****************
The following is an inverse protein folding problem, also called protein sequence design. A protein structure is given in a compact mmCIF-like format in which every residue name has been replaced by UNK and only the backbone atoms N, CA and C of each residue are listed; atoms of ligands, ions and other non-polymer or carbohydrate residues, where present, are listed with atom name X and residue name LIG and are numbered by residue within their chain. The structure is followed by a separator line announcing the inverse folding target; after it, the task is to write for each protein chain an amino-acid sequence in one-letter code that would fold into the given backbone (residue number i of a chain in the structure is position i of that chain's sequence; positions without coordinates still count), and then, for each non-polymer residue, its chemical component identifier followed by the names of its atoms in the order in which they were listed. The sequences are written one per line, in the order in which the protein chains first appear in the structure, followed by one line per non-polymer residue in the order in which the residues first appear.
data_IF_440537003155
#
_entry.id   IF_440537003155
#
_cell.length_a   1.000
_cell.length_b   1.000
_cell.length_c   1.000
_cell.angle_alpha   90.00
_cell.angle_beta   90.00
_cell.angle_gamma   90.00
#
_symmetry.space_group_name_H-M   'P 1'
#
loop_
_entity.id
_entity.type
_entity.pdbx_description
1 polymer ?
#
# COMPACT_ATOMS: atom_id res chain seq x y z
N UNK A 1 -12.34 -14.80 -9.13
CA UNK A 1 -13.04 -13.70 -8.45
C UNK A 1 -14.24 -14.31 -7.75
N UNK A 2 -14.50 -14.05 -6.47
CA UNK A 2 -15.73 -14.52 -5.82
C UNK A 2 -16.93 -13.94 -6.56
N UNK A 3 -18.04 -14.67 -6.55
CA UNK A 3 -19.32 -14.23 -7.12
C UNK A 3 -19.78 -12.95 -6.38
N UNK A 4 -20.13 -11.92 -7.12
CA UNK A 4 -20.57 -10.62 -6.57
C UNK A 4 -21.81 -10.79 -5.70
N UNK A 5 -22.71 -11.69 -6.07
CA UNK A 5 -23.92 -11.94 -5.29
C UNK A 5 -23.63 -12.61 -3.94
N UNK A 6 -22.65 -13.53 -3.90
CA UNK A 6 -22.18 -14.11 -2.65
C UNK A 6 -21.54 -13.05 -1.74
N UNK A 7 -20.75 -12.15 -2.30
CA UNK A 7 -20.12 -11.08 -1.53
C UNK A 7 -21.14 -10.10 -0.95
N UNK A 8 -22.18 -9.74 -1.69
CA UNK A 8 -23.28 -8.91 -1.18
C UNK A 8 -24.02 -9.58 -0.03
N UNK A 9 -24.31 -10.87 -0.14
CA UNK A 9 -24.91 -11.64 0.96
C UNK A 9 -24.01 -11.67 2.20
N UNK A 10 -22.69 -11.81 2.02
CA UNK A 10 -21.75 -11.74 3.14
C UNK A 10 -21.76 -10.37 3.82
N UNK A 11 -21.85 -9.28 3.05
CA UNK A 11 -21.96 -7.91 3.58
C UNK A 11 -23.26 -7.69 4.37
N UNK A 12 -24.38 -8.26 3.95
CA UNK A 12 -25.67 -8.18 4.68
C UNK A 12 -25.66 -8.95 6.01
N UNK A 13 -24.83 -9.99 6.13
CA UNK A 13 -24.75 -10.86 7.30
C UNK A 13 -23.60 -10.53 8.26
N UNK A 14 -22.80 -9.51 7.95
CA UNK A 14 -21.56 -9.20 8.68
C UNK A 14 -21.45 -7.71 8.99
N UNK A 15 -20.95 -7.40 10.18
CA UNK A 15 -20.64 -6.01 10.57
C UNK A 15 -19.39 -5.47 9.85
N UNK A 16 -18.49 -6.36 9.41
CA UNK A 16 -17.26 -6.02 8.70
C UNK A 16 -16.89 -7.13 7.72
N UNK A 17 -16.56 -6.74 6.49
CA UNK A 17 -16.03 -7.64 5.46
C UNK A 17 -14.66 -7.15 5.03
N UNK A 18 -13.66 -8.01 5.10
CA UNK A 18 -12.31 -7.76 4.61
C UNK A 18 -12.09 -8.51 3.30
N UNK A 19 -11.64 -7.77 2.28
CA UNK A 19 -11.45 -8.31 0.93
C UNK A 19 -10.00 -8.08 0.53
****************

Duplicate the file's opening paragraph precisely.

The following is an inverse protein folding problem, also called protein sequence design. A protein structure is given in a compact mmCIF-like format in which every residue name has been replaced by UNK and only the backbone atoms N, CA and C of each residue are listed; atoms of ligands, ions and other non-polymer or carbohydrate residues, where present, are listed with atom name X and residue name LIG and are numbered by residue within their chain. The structure is followed by a separator line announcing the inverse folding target; after it, the task is to write for each protein chain an amino-acid sequence in one-letter code that would fold into the given backbone (residue number i of a chain in the structure is position i of that chain's sequence; positions without coordinates still count), and then, for each non-polymer residue, its chemical component identifier followed by the names of its atoms in the order in which they were listed. The sequences are written one per line, in the order in which the protein chains first appear in the structure, followed by one line per non-polymer residue in the order in which the residues first appear.